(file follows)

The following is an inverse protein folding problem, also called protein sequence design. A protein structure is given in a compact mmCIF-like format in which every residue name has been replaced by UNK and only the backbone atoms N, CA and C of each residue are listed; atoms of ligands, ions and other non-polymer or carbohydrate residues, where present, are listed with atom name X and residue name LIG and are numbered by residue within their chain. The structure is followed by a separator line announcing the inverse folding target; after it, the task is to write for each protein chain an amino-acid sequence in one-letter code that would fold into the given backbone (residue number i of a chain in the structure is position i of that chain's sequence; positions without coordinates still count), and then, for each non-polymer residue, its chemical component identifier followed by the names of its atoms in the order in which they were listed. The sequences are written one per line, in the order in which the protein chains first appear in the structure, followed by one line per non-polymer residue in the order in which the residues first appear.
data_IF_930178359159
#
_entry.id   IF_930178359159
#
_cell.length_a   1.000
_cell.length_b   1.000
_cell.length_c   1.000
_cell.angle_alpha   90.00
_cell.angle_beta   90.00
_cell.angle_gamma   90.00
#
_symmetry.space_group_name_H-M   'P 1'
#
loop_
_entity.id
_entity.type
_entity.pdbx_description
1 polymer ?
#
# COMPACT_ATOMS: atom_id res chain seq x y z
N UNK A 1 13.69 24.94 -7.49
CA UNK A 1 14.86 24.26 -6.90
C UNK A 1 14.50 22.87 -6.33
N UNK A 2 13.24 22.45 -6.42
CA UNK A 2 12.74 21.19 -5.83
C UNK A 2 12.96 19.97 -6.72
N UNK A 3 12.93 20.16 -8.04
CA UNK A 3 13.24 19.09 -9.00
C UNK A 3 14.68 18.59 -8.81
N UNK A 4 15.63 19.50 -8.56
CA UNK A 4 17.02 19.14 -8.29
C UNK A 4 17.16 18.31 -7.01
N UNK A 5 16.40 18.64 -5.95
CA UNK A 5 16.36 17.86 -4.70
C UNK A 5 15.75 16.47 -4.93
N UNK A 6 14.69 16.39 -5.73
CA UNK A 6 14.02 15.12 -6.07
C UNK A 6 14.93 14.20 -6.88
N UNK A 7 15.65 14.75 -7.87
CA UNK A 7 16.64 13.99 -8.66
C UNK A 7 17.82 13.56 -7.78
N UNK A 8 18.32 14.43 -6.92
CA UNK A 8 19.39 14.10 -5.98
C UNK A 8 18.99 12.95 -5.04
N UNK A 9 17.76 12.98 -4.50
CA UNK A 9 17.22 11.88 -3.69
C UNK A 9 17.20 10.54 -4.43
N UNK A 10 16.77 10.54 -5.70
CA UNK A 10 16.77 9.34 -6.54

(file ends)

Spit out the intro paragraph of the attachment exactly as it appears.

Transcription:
The following is an inverse protein folding problem, also called protein sequence design. A protein structure is given in a compact mmCIF-like format in which every residue name has been replaced by UNK and only the backbone atoms N, CA and C of each residue are listed; atoms of ligands, ions and other non-polymer or carbohydrate residues, where present, are listed with atom name X and residue name LIG and are numbered by residue within their chain. The structure is followed by a separator line announcing the inverse folding target; after it, the task is to write for each protein chain an amino-acid sequence in one-letter code that would fold into the given backbone (residue number i of a chain in the structure is position i of that chain's sequence; positions without coordinates still count), and then, for each non-polymer residue, its chemical component identifier followed by the names of its atoms in the order in which they were listed. The sequences are written one per line, in the order in which the protein chains first appear in the structure, followed by one line per non-polymer residue in the order in which the residues first appear.